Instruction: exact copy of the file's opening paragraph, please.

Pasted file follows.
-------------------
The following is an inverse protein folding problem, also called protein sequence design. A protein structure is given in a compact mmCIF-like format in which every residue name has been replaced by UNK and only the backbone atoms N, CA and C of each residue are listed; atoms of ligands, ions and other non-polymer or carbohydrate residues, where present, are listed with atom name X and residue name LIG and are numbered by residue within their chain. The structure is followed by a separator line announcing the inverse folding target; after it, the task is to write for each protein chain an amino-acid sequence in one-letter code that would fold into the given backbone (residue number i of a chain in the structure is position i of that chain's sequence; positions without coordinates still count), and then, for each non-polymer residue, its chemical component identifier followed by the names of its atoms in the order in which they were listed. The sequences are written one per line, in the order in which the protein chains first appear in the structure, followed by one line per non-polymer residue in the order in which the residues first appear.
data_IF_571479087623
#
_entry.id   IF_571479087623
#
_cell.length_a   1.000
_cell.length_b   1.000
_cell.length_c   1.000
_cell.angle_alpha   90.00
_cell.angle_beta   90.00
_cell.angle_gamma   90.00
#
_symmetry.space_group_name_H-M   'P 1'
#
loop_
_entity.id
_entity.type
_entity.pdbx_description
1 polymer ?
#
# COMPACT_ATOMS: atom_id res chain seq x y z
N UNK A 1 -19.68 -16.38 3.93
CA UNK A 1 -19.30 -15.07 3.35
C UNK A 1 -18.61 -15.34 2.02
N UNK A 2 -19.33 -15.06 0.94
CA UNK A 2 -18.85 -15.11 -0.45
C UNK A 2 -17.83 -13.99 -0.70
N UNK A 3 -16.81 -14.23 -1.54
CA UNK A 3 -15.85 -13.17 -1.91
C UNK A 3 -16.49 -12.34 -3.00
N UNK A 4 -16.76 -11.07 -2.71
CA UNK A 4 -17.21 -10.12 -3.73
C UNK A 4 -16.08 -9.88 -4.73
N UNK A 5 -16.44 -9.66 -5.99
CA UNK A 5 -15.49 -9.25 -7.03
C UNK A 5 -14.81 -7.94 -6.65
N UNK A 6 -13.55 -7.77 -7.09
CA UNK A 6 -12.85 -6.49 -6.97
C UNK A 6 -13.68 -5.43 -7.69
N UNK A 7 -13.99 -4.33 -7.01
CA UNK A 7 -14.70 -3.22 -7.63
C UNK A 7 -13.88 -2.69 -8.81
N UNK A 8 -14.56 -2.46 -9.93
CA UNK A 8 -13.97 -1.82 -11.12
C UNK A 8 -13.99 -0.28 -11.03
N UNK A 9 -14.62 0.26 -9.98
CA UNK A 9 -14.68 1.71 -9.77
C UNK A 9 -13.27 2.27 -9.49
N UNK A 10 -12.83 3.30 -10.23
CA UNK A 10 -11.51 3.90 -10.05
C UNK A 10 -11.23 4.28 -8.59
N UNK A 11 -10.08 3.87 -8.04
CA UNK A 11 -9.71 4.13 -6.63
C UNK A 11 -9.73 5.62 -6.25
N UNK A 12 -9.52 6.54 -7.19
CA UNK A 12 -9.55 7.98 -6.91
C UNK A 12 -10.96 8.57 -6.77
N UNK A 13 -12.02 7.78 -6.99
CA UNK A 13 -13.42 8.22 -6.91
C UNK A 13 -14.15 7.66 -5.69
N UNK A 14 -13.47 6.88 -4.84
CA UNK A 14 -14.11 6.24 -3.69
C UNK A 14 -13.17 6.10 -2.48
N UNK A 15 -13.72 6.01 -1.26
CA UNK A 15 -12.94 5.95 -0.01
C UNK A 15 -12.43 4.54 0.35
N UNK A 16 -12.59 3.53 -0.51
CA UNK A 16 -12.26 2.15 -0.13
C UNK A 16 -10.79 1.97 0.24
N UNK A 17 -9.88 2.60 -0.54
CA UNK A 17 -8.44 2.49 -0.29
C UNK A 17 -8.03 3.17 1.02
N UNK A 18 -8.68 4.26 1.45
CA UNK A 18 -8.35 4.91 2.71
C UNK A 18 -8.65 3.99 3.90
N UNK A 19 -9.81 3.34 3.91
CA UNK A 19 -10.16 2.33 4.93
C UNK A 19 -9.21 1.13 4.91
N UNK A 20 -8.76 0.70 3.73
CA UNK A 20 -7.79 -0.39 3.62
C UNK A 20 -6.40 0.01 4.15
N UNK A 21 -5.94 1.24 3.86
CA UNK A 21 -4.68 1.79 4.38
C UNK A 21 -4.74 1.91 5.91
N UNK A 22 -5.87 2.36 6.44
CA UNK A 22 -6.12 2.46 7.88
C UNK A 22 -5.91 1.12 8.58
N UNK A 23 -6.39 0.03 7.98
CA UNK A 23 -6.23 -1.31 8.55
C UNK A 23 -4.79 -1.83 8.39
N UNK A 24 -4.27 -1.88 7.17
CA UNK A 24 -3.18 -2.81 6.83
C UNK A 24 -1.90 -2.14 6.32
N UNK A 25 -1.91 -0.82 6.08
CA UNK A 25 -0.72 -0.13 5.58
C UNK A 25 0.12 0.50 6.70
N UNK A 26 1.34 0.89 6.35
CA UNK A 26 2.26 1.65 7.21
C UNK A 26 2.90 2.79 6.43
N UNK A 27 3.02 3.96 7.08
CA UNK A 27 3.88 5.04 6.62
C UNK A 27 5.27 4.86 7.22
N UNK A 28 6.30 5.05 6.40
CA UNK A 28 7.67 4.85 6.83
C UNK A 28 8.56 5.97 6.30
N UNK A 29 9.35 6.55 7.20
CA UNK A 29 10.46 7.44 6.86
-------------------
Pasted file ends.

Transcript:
The following is an inverse protein folding problem, also called protein sequence design. A protein structure is given in a compact mmCIF-like format in which every residue name has been replaced by UNK and only the backbone atoms N, CA and C of each residue are listed; atoms of ligands, ions and other non-polymer or carbohydrate residues, where present, are listed with atom name X and residue name LIG and are numbered by residue within their chain. The structure is followed by a separator line announcing the inverse folding target; after it, the task is to write for each protein chain an amino-acid sequence in one-letter code that would fold into the given backbone (residue number i of a chain in the structure is position i of that chain's sequence; positions without coordinates still count), and then, for each non-polymer residue, its chemical component identifier followed by the names of its atoms in the order in which they were listed. The sequences are written one per line, in the order in which the protein chains first appear in the structure, followed by one line per non-polymer residue in the order in which the residues first appear.